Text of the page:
Rachel Reeves, the expected incoming Chancellor, made it clear in her Mais lecture in March 2024 that she will largely keep the current government’s fiscal framework.

All potential Chancellors have learned from the Truss episode that their first priority has to be to keep the markets onside. So if anything she may well err on the side of prudence.

Since her party has various spending commitments and is promising not to raise the main taxes (income tax, national insurance and VAT), this will constrain policy.

One solution would be to enable the economy to grow faster. It appears that her party hopes that green tech, relaxed planning rules and an industrial strategy will enable this. On the other hand, increased environmental restrictions and workers’ rights may reduce growth while higher rates of capital taxes and taxes on non doms are also likely to constrain capital investment.

Moreover, even the OBR’s current plans assume an acceleration in GDP per capita growth and that public sector productivity will resume growth. While most forecasters share their views, they assume that somehow productivity recovers in both the public and private sectors, assumptions that may not be met.

There are few fully satisfactory explanations of why productivity in both the private and public sectors has performed so badly recently (though the Growth Commission which I chaired has made some suggestions). Former Treasury permanent secretary Lord Macpherson has gone so far as to suggest that reviving public sector productivity has to be the incoming government’s top priority.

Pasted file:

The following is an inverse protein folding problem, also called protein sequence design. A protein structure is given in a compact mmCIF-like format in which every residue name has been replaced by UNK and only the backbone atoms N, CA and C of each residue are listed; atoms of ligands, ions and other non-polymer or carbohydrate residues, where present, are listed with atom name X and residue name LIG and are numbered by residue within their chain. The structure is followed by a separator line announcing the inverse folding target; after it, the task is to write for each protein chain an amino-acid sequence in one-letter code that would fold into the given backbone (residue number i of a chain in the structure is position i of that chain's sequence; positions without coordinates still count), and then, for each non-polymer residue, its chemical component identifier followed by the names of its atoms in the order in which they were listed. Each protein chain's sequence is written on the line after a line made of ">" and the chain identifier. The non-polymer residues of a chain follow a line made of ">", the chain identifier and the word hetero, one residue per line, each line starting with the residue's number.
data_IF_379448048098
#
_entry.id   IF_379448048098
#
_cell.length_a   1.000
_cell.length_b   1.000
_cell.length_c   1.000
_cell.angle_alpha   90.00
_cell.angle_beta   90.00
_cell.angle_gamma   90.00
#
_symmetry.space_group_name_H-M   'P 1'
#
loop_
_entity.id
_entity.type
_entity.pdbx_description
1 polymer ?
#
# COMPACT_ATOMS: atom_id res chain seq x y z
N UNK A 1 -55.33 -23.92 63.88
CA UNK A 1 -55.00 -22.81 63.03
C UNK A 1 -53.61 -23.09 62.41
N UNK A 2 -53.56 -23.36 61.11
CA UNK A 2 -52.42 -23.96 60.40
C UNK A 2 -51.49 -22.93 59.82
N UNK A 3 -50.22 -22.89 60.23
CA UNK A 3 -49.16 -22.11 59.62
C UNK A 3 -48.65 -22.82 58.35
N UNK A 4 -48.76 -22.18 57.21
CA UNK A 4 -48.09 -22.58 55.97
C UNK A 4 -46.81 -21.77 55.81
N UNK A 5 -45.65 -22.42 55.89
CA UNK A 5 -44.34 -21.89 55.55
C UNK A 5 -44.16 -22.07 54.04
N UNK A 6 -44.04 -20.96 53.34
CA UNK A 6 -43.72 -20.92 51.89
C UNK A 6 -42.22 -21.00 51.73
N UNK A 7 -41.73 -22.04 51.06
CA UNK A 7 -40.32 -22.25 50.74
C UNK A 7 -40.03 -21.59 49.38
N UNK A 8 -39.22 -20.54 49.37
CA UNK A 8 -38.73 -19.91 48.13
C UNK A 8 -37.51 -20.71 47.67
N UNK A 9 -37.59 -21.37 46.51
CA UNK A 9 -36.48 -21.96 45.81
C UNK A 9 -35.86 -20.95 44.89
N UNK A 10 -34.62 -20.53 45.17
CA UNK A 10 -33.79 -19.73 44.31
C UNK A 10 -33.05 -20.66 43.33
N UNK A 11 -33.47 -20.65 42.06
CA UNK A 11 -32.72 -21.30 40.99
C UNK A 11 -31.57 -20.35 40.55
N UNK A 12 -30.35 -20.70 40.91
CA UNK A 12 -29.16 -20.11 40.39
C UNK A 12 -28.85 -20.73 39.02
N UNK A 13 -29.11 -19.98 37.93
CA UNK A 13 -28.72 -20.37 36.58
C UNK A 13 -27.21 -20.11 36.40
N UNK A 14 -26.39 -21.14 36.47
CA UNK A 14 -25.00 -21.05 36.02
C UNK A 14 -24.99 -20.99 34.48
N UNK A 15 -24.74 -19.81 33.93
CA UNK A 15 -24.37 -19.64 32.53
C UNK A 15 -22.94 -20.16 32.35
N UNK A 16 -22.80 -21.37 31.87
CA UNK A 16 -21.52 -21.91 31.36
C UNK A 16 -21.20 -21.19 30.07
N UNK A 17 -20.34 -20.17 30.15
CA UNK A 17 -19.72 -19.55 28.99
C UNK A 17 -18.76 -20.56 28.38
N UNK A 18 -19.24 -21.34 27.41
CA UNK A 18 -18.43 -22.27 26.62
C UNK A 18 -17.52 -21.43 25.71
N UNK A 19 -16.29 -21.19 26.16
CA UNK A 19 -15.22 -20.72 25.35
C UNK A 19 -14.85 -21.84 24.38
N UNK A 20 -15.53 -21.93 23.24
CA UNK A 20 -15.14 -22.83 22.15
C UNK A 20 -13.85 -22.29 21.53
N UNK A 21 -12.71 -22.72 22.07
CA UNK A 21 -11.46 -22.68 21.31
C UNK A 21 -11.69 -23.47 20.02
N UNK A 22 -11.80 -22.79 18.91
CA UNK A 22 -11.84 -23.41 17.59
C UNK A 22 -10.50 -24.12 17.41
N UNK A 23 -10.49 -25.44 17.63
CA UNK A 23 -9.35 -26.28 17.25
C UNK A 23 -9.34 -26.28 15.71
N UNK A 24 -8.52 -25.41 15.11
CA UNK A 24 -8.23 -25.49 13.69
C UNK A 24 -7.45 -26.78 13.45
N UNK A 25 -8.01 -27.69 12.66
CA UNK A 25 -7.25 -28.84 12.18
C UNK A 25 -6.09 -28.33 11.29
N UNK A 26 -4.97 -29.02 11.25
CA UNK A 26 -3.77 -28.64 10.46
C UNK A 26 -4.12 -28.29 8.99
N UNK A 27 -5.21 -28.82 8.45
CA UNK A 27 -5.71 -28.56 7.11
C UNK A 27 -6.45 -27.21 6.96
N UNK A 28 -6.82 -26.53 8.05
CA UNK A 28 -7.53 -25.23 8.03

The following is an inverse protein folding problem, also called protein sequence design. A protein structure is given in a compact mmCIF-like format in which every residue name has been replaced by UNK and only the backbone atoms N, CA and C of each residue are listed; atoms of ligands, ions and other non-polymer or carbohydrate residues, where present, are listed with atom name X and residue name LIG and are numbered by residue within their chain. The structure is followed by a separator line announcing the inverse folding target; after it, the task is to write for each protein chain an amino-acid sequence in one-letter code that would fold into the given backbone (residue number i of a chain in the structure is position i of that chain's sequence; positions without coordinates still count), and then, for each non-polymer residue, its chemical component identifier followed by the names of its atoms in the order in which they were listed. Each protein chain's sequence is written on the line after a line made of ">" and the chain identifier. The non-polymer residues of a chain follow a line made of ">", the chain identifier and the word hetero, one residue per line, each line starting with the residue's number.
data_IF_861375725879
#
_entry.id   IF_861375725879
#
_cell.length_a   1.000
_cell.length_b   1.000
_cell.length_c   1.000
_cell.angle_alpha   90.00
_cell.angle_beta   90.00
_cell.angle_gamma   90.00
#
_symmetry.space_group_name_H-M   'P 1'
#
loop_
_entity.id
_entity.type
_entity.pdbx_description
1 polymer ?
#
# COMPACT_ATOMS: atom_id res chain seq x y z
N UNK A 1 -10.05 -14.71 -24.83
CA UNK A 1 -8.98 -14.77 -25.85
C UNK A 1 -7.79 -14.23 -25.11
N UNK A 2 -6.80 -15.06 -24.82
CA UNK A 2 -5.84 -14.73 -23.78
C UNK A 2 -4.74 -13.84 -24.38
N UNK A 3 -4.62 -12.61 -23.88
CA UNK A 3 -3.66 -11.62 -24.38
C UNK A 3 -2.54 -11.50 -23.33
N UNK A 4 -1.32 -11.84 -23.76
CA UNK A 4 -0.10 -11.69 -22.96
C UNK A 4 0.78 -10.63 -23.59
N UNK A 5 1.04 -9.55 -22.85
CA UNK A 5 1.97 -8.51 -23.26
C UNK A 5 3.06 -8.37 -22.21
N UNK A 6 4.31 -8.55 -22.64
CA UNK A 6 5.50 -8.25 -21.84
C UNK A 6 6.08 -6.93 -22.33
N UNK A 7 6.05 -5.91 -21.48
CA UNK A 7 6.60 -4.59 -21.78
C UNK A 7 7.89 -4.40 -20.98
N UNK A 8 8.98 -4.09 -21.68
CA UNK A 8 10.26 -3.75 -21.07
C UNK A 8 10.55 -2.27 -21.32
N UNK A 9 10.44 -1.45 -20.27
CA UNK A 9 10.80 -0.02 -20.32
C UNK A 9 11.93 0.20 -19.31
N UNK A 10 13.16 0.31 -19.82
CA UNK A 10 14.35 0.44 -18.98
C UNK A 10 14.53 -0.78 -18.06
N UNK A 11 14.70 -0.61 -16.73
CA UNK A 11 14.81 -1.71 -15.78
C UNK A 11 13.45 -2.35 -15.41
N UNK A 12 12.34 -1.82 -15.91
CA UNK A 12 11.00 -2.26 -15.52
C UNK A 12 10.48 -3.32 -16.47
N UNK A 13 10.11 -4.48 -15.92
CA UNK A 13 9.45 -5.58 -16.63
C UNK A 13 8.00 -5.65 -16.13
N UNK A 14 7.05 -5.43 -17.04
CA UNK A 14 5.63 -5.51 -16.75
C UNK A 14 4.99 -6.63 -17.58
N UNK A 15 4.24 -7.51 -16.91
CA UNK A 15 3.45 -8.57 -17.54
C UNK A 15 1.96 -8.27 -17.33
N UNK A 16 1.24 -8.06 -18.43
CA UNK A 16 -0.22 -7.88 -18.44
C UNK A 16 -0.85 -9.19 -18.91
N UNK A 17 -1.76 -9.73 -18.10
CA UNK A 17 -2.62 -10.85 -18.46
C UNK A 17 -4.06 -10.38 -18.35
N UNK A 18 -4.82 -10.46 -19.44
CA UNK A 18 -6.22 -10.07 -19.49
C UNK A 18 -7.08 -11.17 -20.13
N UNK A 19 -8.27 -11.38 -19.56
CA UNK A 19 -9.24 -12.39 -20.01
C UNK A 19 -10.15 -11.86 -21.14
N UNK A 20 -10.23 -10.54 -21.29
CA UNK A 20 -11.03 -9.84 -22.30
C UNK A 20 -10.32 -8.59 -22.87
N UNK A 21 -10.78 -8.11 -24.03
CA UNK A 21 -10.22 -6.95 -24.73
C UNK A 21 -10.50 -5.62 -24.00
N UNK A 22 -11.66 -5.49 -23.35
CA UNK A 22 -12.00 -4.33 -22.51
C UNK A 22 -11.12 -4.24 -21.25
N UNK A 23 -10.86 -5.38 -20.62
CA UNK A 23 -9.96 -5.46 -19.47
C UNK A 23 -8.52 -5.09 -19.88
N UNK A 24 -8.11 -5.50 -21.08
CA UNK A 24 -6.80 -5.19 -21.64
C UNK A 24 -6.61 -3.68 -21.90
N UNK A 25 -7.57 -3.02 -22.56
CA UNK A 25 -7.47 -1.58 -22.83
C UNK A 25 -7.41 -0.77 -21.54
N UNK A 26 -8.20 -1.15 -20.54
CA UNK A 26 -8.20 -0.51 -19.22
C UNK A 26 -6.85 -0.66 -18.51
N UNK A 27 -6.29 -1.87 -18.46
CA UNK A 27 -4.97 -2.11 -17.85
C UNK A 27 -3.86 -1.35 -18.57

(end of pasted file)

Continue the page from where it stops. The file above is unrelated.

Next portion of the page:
If GDP per capita, which in Q1 was just over 1 per cent below both its pre Covid peak and also below its level in early 2022, simply flatlines rather than growing at about 1 per cent per annum as forecast by the OBR, this will cost on our calculations over £190 billion in annual lost tax revenues by fiscal year 2028/29. If public sector productivity, which has fallen by 2.8 per cent since its post Covid peak in 2021 Q4 and by 6.8 per cent since its pre Covid level in 2019  Q4, simply flat lines rather than recovering, this would add about £70 billion to annual borrowing by 2028/29. If the current trend of falling public sector productivity continues, borrowing in 2028/29 would be £140 billion higher.

Translating these numbers into shares of GDP, the projected £190 billion fiscal shortfall from slow growth would add 6 per cent of GDP to annual borrowing in 2028/29; the £140 billion extra spending from a continuation of the current public sector productivity trend would add 4.4 per cent of GDP to annual borrowing. In either case, let alone if both had to be faced together, the debt ratio would explode. Our estimates suggest that if both happened, public sector debt by 2028/29 would have exploded to 125 per cent of GDP and would be rising by 9 per cent of GDP each year.

All this is just accountancy. And, in practice, could not happen – the market reaction would dwarf that during the Truss episode and in practice would force policy changes. This is especially so in a world where the burgeoning US Federal deficit means the Congressional Budget Office is forecasting a US debt ratio of 122 per cent of GDP by 2034. Financial markets are likely to be becoming increasingly sensitive to the burden of government debt in the coming years.

But it draws attention to the biggest uncertainties about how the new government’s fiscal maths add up – without getting both a resumption of economic growth and some control over public sector productivity, the future for both taxes and spending is bleak.

Taxes, which themselves tend to inhibit growth, will rise especially as the government has ruled out rises in those taxes which do the least economic damage. It seems highly unlikely that enough revenue can be raised from tax increases which means that spending would also have to be cut.

Unless the productivity trend in both the UK’s private sector and even more importantly the public sector can be turned around, the country will be looking back in the 2030s to the nirvana of 2024 when by comparison the economy seemed to have been doing so much better. Just because things may currently look bad doesn’t mean they can’t get worse or indeed much worse.

Douglas McWilliams is Deputy Chairman of Cebr

Write to us with your comments to be considered for publication at letters@reaction.life